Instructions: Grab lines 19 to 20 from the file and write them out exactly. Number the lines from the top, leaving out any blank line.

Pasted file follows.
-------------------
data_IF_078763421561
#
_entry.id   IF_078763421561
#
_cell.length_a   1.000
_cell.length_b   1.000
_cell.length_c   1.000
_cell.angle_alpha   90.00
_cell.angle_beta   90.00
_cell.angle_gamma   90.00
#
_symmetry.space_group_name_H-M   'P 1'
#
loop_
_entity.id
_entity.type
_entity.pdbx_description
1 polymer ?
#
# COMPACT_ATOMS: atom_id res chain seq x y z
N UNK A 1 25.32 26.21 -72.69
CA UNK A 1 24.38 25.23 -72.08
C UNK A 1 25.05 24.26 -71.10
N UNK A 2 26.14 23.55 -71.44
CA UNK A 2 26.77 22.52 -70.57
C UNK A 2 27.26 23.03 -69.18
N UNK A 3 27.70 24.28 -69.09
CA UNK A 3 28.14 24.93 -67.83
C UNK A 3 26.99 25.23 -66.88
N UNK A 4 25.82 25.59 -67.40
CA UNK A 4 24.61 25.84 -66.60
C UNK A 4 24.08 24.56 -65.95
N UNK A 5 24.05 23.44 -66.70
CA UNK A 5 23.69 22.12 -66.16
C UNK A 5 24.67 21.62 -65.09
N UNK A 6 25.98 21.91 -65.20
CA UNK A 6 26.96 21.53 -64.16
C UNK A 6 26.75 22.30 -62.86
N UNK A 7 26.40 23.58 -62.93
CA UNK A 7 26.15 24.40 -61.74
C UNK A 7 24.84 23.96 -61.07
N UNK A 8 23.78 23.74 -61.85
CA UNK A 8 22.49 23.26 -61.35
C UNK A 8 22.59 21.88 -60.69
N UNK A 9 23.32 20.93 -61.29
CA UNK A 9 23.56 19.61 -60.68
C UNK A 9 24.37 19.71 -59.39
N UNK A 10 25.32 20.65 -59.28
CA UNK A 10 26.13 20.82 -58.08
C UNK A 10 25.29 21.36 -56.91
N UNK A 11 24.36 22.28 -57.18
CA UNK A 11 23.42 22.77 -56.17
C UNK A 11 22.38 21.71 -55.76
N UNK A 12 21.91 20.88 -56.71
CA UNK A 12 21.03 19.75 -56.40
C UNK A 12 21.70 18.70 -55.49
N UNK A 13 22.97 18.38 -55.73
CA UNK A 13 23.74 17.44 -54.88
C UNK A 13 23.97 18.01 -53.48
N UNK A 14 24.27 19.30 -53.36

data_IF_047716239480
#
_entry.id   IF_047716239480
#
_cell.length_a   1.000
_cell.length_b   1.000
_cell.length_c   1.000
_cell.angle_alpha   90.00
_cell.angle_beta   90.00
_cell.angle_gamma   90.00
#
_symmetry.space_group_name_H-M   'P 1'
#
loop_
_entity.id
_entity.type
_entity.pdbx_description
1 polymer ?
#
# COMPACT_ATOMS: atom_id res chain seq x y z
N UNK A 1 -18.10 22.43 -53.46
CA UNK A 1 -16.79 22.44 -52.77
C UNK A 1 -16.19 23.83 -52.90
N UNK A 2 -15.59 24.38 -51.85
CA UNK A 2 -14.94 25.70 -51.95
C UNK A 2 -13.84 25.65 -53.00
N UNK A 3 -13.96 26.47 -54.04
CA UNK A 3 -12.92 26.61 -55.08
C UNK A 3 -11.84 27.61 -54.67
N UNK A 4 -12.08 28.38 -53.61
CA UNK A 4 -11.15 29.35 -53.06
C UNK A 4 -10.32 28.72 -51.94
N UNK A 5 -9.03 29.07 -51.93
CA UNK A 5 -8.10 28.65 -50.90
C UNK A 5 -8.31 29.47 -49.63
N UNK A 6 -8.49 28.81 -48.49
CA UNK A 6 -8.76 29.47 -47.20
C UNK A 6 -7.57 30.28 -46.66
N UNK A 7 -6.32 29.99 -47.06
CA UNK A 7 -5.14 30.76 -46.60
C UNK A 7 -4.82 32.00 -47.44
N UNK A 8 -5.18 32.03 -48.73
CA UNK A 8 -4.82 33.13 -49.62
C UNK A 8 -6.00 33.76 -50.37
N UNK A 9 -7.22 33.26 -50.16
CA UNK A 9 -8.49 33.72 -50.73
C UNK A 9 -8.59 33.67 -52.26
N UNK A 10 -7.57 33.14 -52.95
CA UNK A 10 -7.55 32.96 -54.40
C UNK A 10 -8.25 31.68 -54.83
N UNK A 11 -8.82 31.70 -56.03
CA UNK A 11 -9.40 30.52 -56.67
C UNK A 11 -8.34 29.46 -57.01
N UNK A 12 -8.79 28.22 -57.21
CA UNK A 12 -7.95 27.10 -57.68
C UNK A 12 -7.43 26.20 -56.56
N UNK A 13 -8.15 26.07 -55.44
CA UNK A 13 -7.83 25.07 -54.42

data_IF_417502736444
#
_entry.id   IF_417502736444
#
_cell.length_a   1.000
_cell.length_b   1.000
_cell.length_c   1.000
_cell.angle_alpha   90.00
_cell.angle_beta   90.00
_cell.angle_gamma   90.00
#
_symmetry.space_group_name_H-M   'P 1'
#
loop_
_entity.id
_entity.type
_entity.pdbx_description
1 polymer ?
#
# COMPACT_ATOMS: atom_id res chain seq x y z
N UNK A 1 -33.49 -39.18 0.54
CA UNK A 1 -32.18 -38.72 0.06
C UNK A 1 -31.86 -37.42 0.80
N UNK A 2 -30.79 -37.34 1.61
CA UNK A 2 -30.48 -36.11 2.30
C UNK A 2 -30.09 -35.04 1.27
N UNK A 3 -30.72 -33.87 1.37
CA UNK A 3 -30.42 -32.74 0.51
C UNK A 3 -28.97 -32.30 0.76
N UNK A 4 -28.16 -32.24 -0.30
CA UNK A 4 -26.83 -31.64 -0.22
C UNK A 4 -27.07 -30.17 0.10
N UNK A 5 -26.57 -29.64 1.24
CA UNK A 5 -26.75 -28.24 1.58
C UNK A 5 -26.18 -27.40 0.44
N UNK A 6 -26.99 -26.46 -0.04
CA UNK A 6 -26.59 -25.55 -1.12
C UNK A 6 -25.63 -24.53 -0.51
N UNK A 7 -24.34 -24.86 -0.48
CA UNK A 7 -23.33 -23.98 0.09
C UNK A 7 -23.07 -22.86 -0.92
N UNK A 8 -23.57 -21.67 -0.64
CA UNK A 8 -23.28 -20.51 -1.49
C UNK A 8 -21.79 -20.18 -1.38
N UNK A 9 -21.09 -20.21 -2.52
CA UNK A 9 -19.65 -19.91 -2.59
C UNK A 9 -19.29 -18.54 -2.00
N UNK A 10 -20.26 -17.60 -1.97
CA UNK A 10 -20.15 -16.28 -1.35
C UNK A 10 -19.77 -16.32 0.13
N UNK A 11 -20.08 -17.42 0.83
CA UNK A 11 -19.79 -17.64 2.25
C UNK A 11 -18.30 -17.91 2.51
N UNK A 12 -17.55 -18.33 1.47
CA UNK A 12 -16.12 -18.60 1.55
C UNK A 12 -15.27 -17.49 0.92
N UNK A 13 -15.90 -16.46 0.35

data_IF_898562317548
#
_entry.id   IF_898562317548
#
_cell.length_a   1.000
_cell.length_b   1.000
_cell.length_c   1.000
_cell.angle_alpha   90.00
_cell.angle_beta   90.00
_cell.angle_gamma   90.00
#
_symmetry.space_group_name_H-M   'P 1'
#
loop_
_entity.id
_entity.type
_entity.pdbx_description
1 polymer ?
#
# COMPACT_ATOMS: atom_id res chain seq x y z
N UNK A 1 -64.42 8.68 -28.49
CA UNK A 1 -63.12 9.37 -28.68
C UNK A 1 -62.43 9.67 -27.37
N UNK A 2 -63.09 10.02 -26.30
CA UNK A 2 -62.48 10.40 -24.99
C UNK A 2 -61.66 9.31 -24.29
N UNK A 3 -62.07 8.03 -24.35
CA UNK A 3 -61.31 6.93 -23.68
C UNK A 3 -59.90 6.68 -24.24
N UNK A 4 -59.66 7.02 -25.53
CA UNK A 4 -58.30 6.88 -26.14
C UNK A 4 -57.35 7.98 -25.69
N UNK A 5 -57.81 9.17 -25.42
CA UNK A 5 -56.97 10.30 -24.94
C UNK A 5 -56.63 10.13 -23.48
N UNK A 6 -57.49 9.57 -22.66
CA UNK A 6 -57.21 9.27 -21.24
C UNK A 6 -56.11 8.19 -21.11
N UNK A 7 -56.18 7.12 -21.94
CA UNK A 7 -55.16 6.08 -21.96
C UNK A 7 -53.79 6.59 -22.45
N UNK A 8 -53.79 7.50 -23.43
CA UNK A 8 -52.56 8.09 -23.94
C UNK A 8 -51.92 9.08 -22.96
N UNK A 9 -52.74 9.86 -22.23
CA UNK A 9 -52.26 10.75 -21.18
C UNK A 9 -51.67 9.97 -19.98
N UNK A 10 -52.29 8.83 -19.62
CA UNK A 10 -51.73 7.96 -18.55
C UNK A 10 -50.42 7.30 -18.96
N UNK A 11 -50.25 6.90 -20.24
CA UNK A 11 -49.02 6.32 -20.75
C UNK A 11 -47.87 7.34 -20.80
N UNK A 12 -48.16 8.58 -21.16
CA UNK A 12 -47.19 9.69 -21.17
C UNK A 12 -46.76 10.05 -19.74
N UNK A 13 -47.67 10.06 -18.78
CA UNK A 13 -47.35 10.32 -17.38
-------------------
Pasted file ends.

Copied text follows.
#
# COMPACT_ATOMS: atom_id res chain seq x y z